A hybrid combining elements of the Turtle Tank with that of earlier ‘cope cages’ (via social media)

Around the same time the Ukrainian 79th Air Assault Brigade shared video of Russian attacks near Novomykhailivka, in Donetsk, the footage included a brief clip of a ‘turtle tank’ with a small forward opening, camouflage over its shell frame and no sign of a mine plough or roller fitted. On 2 May, the 33rd Mechanized Brigade shared footage from thermal camera-equipped FPV drones showed a Russian tank being used to transport troops, the profile of the counter-FPV shelter is visible but the low definition of the thermal footage makes it difficult to analyse its construction. The vehicle, however, appears to be equipped with a mine plough and possibly an EW module.

Also on 2 May, Ukrainian drone fundraiser Teoyaomiquu shared a video of a Russian assault near Ivanivske which shows a pair of Russian armoured vehicles with counter-FPV shells, one of which deploys a smoke screen. The 1st Assault Battalion of the 5th Separate Assault Brigade also shared footage from the Russian assault showing the shell-equipped vehicles.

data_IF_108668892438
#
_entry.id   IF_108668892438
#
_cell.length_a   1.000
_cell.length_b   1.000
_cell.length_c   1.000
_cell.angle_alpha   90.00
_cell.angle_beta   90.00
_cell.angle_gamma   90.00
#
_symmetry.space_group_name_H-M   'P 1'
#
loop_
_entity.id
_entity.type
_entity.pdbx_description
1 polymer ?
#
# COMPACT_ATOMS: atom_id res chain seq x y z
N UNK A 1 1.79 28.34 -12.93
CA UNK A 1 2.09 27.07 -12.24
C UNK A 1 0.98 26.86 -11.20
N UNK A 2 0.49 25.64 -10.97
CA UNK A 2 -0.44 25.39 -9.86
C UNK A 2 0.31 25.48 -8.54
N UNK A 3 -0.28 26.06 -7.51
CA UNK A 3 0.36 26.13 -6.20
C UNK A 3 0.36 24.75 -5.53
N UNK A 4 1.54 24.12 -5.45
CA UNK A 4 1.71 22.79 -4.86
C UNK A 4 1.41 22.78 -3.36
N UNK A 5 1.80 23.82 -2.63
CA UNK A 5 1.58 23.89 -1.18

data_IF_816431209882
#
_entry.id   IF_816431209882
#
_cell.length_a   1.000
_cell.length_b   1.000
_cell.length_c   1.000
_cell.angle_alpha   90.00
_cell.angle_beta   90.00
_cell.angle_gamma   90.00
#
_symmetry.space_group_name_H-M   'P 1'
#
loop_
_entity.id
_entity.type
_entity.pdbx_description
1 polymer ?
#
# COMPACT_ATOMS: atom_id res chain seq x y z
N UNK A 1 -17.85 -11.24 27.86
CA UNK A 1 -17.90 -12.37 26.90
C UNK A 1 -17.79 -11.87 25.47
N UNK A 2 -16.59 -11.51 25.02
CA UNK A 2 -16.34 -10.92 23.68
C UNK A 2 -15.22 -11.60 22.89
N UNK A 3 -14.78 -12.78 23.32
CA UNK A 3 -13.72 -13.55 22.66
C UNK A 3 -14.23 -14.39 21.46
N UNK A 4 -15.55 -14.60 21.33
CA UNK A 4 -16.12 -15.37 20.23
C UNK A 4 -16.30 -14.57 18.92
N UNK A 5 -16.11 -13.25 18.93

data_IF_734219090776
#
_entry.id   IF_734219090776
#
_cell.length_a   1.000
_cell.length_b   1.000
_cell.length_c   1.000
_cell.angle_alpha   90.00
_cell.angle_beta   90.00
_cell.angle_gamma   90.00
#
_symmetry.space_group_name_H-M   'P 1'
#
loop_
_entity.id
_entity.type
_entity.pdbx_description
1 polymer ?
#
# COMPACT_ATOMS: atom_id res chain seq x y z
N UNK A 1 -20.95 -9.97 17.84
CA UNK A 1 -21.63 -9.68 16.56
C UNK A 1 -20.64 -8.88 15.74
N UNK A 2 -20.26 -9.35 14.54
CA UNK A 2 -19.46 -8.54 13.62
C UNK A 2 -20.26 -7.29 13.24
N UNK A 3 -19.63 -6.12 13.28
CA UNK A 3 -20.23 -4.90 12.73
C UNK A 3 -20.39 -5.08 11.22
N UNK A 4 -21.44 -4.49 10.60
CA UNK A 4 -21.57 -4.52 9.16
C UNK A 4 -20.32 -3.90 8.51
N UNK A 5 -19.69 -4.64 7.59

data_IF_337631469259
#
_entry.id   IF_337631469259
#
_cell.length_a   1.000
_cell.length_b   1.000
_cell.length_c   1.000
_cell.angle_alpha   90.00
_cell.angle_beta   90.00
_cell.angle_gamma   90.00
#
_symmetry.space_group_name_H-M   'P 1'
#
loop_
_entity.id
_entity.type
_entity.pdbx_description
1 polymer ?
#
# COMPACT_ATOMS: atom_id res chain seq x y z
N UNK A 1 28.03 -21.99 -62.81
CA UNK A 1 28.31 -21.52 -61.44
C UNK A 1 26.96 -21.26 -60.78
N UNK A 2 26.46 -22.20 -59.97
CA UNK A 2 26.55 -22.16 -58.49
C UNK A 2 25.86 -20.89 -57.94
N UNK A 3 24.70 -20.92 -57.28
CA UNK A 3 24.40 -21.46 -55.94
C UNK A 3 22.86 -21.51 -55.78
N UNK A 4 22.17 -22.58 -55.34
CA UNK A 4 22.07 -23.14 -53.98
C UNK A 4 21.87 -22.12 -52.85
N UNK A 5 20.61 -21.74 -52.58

On the 5 May a short video was posted by a Russian combatant which showed an entirely enclosed MT-LB with steel plates surrounding the top of the vehicle and its wheels. It also has an additional mesh roof cover to add additional top protection. Two cutouts in the side and one in the front for the driver also have mesh covers to give some visibility. On the same day video of a destroyed BTR-MDM which had been encased in a counter-FPV shelter was shared, showing the rear of the vehicle enclosed.